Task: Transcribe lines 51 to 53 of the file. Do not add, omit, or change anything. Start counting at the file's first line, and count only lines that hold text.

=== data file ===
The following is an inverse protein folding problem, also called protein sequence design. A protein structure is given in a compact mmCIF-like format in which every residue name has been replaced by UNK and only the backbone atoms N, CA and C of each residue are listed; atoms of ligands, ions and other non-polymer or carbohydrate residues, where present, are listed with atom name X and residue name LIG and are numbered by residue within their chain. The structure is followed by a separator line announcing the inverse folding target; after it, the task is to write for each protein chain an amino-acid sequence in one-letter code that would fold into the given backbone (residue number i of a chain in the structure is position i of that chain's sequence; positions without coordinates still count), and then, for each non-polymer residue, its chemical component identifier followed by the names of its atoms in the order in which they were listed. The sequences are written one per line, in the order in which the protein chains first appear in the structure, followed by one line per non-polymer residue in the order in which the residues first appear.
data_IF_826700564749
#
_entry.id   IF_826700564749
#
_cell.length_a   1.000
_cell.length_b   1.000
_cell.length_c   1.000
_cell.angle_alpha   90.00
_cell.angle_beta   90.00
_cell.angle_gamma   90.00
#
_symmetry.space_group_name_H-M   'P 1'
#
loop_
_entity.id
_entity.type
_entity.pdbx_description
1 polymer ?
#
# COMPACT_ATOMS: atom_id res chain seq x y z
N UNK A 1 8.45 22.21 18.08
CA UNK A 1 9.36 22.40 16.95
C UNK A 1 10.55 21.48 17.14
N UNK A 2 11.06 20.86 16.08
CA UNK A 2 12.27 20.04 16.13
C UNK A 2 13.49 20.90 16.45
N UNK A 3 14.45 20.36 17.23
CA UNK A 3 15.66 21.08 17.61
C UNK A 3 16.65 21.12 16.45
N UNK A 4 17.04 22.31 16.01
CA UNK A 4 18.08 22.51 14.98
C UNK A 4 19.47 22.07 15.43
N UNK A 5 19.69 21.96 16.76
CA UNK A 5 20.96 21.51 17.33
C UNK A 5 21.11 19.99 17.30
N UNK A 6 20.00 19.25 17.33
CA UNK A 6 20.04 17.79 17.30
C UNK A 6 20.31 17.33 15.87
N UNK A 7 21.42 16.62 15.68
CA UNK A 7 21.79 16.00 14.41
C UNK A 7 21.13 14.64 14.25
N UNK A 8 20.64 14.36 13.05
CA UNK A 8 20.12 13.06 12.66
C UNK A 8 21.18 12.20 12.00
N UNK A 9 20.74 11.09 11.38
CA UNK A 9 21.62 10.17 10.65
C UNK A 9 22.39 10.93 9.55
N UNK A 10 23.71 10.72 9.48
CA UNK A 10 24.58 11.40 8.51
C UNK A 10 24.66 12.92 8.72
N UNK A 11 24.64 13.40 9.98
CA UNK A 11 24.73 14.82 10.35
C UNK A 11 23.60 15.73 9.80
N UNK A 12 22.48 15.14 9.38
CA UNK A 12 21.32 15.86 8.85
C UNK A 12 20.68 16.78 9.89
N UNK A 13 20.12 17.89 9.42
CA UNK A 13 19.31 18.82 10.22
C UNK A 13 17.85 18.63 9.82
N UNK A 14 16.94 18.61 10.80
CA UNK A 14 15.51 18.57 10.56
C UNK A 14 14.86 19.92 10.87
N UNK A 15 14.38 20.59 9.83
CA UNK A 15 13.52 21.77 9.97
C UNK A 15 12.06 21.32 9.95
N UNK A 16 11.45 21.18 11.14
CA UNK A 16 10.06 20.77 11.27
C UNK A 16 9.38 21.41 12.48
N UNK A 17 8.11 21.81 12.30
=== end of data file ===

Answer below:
C UNK A 10 24.66 12.92 8.72
N UNK A 11 24.64 13.40 9.98
CA UNK A 11 24.73 14.82 10.35